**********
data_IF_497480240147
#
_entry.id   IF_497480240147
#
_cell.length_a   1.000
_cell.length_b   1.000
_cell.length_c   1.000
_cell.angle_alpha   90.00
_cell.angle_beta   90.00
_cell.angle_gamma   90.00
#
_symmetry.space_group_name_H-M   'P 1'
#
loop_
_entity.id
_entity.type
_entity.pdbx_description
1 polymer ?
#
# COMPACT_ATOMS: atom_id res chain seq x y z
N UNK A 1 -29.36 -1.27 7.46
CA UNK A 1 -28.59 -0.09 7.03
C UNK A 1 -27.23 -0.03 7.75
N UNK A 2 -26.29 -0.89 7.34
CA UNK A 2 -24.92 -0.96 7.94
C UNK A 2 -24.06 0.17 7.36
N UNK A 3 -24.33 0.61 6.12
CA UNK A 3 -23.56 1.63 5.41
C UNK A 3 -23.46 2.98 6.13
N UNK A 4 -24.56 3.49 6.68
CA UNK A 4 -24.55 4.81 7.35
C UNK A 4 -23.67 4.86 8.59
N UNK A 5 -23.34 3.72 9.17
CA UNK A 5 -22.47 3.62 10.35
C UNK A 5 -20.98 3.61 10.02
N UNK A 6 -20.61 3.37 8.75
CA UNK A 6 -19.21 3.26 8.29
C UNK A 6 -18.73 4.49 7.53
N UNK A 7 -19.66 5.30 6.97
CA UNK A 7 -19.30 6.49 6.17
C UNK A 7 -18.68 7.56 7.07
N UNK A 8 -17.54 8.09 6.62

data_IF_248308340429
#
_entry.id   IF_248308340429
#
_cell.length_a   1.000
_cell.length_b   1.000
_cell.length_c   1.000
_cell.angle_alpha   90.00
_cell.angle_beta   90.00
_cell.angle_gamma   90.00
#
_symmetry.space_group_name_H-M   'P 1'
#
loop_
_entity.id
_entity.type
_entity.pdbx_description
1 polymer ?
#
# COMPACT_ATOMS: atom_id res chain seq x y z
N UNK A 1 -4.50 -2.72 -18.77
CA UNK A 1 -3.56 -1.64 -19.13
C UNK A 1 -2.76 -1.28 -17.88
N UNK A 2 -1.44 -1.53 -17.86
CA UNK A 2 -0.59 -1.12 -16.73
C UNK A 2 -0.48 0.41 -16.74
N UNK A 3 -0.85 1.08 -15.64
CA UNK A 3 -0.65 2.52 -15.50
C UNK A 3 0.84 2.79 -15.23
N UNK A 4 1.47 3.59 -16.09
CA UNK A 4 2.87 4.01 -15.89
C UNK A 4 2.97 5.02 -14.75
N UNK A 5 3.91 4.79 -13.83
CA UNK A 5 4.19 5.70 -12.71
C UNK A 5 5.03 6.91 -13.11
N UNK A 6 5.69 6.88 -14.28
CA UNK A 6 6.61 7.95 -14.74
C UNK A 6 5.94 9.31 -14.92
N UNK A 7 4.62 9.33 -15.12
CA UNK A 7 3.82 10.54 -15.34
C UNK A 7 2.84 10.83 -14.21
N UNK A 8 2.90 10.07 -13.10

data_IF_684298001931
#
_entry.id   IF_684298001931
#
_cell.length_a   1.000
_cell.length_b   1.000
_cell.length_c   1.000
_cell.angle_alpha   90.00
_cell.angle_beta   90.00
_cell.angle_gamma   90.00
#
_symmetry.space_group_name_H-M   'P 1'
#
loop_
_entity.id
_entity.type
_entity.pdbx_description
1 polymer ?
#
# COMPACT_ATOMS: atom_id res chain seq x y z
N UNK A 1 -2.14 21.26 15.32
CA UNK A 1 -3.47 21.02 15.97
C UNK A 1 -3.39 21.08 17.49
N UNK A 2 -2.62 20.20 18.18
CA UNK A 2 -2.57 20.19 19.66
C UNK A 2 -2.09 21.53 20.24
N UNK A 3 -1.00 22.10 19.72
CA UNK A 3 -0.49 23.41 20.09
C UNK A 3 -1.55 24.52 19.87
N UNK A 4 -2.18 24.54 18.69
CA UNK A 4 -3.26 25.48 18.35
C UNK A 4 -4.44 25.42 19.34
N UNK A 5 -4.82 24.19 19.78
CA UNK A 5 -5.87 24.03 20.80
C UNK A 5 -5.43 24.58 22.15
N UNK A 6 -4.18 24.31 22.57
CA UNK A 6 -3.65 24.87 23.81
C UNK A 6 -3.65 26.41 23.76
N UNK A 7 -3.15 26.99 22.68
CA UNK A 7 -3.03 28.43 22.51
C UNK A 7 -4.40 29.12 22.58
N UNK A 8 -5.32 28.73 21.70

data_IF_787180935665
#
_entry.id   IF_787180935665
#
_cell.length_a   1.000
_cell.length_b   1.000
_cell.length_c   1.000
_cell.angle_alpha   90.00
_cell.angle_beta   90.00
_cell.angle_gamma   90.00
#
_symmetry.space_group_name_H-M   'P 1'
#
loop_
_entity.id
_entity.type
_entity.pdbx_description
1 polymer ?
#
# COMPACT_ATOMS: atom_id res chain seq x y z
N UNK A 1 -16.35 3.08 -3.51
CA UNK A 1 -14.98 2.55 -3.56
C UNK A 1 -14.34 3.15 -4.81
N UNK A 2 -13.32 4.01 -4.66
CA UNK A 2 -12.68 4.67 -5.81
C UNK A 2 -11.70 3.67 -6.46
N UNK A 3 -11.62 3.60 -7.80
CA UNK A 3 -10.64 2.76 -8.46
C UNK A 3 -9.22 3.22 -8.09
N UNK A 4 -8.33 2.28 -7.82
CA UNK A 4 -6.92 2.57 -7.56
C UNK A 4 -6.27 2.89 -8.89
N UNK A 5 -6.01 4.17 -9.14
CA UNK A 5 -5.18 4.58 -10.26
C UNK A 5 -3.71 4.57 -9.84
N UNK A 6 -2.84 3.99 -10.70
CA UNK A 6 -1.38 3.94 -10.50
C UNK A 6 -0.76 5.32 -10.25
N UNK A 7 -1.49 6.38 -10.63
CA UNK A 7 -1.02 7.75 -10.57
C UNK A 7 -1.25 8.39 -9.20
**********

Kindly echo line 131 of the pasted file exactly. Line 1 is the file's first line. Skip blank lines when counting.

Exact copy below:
_cell.length_a   1.000